Here’s some good news from Bloomberg:
‘Australia’s economy grew faster than forecast in the final three months of last year, driven by a plunge in household savings to the lowest since 2008 and increased home building underpinned by record-low interest rates.’
Savings down. Borrowing up.
What could possibly go wrong with that…?
Forget the doom and gloom, just buy stocks. That seems to be the message the market is giving you, anyway…
The destructiveness of diversification
As for our thoughts on that, we wouldn’t be so sure that’s the right thing to do — not across the board, anyway.
But, as we’ve often explained, we’re not in favour of following the crowd, or in following conventional investment advice.
We believe that investors should still own stocks — even though we issued a major crash warning last August. The reason is that we still believe that stocks are one of the best ways to build long term wealth.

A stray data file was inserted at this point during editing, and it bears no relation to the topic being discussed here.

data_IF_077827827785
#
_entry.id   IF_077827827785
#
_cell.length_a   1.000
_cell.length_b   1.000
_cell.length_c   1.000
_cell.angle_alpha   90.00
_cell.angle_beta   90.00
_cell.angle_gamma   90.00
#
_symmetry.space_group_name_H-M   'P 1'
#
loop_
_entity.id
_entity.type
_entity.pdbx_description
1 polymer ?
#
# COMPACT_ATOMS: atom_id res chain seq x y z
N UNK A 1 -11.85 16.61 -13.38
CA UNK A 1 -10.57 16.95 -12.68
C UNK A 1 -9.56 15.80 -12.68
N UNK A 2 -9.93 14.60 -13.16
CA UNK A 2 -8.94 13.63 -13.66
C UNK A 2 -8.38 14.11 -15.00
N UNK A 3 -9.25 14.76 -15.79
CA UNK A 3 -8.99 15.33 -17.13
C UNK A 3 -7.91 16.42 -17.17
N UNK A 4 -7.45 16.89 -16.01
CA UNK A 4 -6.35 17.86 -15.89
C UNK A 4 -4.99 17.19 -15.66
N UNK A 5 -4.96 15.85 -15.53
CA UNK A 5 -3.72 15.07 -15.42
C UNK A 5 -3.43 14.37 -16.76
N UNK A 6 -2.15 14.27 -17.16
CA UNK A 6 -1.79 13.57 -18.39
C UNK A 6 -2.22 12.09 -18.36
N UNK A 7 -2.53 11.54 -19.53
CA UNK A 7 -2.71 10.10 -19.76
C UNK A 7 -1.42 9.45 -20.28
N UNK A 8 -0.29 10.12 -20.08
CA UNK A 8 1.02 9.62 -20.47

The only better way is by starting, or running, your own successful business. But that’s risky too. Statistics show that most new businesses fail within the first three years.
So to avoid putting all your capital — and all your risks — ‘in one basket’. Stocks are a good way to spread some of your risk.
Our one piece of advice on that is to not over-diversify.
As famed hedge fund manager Stan Druckenmiller told attendees at the Grants Interest Rate Observer Fall Conference last October:
‘I think that diversification is the most destructive, overrated concept in our business. I am a put-all-you-eggs-in-one-basket-and-watch-the-basket-very-carefully kind of investor. If you look at George Soros, Carl Icahn, Warren Buffett, what do they all have in common? They make huge, concentrated investments. They don’t spread their money all over the place.’
I agree with Druckenmiller. Diversification is overrated. We can show you why.
Check out this chart:
|Source: BloombergClick to enlarge|